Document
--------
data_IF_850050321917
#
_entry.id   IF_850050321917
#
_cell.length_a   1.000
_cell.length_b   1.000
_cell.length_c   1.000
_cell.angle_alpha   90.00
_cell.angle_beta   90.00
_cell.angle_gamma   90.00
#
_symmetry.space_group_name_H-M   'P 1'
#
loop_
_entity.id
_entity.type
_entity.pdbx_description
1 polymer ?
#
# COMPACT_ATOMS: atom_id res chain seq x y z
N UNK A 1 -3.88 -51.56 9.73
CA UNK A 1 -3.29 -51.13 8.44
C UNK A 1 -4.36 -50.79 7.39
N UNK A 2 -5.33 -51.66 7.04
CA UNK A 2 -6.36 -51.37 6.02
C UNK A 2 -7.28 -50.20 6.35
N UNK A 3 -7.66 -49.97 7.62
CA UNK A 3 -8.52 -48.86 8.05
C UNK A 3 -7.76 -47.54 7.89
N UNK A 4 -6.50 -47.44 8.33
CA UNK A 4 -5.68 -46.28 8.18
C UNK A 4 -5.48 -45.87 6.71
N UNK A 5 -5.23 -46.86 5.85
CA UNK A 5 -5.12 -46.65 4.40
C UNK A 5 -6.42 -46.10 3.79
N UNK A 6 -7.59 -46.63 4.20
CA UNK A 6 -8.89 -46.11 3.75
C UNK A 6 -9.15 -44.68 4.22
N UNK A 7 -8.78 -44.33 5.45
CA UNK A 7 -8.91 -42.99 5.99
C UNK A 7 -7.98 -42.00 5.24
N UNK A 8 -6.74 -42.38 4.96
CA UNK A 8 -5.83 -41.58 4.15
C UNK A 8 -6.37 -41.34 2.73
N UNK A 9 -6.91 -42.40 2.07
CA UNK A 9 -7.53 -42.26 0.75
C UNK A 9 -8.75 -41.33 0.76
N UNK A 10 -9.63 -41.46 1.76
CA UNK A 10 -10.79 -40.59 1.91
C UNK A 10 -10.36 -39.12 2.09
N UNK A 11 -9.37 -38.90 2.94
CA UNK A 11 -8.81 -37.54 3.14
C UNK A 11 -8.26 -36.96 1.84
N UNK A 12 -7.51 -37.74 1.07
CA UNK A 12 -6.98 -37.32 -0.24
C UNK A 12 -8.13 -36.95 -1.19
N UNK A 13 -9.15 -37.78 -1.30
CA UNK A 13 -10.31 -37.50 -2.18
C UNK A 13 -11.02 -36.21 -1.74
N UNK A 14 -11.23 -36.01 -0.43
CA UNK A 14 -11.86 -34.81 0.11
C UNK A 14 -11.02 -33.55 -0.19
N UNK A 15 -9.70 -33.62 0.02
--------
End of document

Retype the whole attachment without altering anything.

data_IF_850050321917
#
_entry.id   IF_850050321917
#
_cell.length_a   1.000
_cell.length_b   1.000
_cell.length_c   1.000
_cell.angle_alpha   90.00
_cell.angle_beta   90.00
_cell.angle_gamma   90.00
#
_symmetry.space_group_name_H-M   'P 1'
#
loop_
_entity.id
_entity.type
_entity.pdbx_description
1 polymer ?
#
# COMPACT_ATOMS: atom_id res chain seq x y z
N UNK A 1 -3.88 -51.56 9.73
CA UNK A 1 -3.29 -51.13 8.44
C UNK A 1 -4.36 -50.79 7.39
N UNK A 2 -5.33 -51.66 7.04
CA UNK A 2 -6.36 -51.37 6.02
C UNK A 2 -7.28 -50.20 6.35
N UNK A 3 -7.66 -49.97 7.62
CA UNK A 3 -8.52 -48.86 8.05
C UNK A 3 -7.76 -47.54 7.89
N UNK A 4 -6.50 -47.44 8.33
CA UNK A 4 -5.68 -46.28 8.18
C UNK A 4 -5.48 -45.87 6.71
N UNK A 5 -5.23 -46.86 5.85
CA UNK A 5 -5.12 -46.65 4.40
C UNK A 5 -6.42 -46.10 3.79
N UNK A 6 -7.59 -46.63 4.20
CA UNK A 6 -8.89 -46.11 3.75
C UNK A 6 -9.15 -44.68 4.22
N UNK A 7 -8.78 -44.33 5.45
CA UNK A 7 -8.91 -42.99 5.99
C UNK A 7 -7.98 -42.00 5.24
N UNK A 8 -6.74 -42.38 4.96
CA UNK A 8 -5.83 -41.58 4.15
C UNK A 8 -6.37 -41.34 2.73
N UNK A 9 -6.91 -42.40 2.07
CA UNK A 9 -7.53 -42.26 0.75
C UNK A 9 -8.75 -41.33 0.76
N UNK A 10 -9.63 -41.46 1.76
CA UNK A 10 -10.79 -40.59 1.91
C UNK A 10 -10.36 -39.12 2.09
N UNK A 11 -9.37 -38.90 2.94
CA UNK A 11 -8.81 -37.54 3.14
C UNK A 11 -8.26 -36.96 1.84
N UNK A 12 -7.51 -37.74 1.07
CA UNK A 12 -6.98 -37.32 -0.24
C UNK A 12 -8.13 -36.95 -1.19
N UNK A 13 -9.15 -37.78 -1.30
CA UNK A 13 -10.31 -37.50 -2.18
C UNK A 13 -11.02 -36.21 -1.74
N UNK A 14 -11.23 -36.01 -0.43
CA UNK A 14 -11.86 -34.81 0.11
C UNK A 14 -11.02 -33.55 -0.19
N UNK A 15 -9.70 -33.62 0.02